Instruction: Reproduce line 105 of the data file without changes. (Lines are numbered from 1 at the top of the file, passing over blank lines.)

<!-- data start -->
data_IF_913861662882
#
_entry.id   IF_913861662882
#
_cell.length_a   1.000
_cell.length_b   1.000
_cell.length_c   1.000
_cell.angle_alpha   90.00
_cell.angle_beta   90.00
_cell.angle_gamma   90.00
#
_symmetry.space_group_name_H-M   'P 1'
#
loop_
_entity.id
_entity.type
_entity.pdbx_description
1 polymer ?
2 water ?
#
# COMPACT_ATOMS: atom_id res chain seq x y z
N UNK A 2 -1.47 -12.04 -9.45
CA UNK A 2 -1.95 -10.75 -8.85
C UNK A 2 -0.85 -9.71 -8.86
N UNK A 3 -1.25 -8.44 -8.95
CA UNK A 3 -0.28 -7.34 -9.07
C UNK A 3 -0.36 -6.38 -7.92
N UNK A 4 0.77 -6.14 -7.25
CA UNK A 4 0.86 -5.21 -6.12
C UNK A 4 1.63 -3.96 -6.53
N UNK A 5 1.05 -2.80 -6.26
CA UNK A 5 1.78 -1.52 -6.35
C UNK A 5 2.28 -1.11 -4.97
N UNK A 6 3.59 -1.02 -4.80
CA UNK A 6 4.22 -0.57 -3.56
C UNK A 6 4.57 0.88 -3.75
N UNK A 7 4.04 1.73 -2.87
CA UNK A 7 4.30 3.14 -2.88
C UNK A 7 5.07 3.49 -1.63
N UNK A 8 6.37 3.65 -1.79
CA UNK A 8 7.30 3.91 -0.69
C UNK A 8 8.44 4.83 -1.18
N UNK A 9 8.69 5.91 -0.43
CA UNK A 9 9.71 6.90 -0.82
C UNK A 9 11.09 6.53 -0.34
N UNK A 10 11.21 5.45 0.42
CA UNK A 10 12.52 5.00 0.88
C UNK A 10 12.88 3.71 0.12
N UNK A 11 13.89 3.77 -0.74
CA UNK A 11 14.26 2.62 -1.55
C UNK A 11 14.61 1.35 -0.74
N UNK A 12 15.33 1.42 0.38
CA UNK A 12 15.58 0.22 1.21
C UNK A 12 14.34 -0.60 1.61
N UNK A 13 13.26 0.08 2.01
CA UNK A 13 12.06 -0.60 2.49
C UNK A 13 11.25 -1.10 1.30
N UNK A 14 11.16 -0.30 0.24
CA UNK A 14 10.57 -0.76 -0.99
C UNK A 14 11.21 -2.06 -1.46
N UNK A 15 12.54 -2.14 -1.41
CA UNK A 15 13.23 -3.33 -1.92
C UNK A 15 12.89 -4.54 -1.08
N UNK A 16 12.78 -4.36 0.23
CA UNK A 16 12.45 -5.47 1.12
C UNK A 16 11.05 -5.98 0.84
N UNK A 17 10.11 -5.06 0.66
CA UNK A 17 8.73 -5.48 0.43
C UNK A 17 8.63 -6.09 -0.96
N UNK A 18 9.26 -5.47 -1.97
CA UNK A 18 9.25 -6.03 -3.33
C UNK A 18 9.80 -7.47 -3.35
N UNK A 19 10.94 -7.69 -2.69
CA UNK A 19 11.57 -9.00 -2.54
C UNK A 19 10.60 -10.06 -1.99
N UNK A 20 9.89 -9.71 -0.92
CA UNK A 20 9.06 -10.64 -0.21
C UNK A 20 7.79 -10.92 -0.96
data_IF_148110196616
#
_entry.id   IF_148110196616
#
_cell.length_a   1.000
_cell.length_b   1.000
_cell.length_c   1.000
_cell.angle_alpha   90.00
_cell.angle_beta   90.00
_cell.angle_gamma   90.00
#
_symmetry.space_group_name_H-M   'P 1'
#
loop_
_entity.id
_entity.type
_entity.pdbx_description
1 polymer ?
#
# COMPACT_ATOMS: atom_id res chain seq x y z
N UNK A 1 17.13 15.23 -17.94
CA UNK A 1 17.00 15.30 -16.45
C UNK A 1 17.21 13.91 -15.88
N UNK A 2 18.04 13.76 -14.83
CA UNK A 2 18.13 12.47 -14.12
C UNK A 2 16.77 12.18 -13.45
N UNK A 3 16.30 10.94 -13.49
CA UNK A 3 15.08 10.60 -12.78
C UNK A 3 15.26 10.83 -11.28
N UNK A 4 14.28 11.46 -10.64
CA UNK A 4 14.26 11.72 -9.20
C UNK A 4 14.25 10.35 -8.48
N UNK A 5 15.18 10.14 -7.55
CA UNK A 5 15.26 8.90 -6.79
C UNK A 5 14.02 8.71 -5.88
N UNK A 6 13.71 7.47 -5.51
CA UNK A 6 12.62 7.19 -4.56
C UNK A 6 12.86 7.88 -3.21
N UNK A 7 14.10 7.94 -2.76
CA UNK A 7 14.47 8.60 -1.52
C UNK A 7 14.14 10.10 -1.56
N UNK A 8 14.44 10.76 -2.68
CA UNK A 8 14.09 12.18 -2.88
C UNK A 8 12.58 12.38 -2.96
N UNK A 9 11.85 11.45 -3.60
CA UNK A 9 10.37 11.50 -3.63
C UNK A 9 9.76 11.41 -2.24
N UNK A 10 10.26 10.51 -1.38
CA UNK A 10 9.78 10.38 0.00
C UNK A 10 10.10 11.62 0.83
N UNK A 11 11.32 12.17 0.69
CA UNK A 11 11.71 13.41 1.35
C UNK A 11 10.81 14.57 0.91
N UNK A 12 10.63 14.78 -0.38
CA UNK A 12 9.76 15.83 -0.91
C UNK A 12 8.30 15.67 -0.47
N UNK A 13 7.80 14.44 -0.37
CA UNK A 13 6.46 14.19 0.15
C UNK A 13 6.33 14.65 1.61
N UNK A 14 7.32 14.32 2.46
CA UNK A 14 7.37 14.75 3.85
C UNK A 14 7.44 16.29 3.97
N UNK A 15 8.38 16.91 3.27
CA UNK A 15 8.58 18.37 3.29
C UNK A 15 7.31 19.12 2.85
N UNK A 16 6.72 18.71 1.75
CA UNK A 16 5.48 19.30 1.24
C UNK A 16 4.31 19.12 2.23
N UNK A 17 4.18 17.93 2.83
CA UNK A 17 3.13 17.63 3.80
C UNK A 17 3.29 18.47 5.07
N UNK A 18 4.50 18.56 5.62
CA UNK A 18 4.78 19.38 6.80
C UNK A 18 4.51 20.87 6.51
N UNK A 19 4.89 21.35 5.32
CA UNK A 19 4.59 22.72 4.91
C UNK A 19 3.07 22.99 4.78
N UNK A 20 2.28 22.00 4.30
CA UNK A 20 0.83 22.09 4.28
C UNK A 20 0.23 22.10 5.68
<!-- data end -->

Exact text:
N UNK A 3 16.30 10.94 -13.49